I Roomed With Someone Who's The Opposite Of Me Freshman Year, And Here's Why You Should Too
Freshman year of college is a blast. If you're about to start yours, I envy you so hard right now because It. Is. The. Best.
Seriously, if anyone ever perfects time travel, I know exactly which year of my life I'm returning to first, and I think the reason I miss that intro year so much is because I took the random roomate challenge and WON. We went from strangers to family in nine months flat, and you can too. Here's how.
First Step: Taking the pickeroo plunge.
Choosing to have your roommate plucked out for you is bold. Not everyone has good odds with the luck of the draw. But almost everyone who's coming into college for their first year is probably right about where you're at—amped for the fresh start and the right to make decisions (no more of that "under my roof" stuff from the 'rents), nervous to leave the meticulously woven nest their parents have made, and a teensy bit overwhelmed because WOW this place is way bigger than it looked at orientation.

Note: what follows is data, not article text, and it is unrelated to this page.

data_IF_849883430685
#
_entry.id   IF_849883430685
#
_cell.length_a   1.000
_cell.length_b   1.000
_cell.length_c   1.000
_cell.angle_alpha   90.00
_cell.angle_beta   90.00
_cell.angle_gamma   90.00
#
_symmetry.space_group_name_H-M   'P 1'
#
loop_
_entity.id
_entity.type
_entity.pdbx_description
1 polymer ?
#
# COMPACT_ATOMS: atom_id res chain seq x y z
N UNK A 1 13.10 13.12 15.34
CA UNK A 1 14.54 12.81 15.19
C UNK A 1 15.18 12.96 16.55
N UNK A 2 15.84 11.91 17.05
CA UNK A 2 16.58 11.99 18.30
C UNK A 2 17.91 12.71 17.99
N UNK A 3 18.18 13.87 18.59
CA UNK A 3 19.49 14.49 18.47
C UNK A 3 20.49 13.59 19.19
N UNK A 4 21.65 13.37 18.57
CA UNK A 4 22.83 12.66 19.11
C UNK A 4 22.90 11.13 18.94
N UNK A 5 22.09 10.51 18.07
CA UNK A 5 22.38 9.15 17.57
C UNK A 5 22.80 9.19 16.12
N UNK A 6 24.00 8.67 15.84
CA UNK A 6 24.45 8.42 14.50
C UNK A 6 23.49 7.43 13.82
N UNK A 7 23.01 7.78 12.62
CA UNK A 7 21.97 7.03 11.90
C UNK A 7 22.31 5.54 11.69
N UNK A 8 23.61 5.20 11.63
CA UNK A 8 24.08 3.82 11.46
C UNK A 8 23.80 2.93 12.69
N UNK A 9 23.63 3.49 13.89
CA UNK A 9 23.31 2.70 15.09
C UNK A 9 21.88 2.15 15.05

Odds are, you'll land with someone pretty normal. For me, it was worth the risk to roll the dice because my options were slim, but it's a choice I'd make again and again no matter how many gals I knew going in.
Step Two: Breaking the ice is nice.
If you do so choose to play a round of roommate roulette, the next thing that's gonna happen is the wait. I'm not gonna lie, it might drive you a little cray.
The entire summer after my high school graduation I was frazzled to the core, just waiting to find out who was going to be twinning (as in, having dual twin-sized beds) with me all year. I really considered consulting a fortune teller for the first and only time in my life.
When her name and 411 showed up in my inbox, a tidy little gift from the housing department, my immediate reaction was something along the lines of a flaily arm-filled “AGHHHH!”
I tried to dissect just who she was just by staring at those two words, ten digits, and her e-mail handle, but it wasn’t even close to enough info to get me through to fall. The anticipation was killer. I had to put on my brave girl bottoms and reach out.
The beauty of college-ing in the 21st Century? The interwebssss. A few e-mails later, and I already knew all the major deets I needed to turn that giant question mark that was looming over my life into an exclamation mark of eep!
No, we didn't have a lot in common—quite the opposite, actually. (She was a gymnast with no siblings who barely broke five feet, while I was the super tall big sister of two who was allergic to leotards.) But I could tell she, too, was coming into this thing with a good attitude. Phew.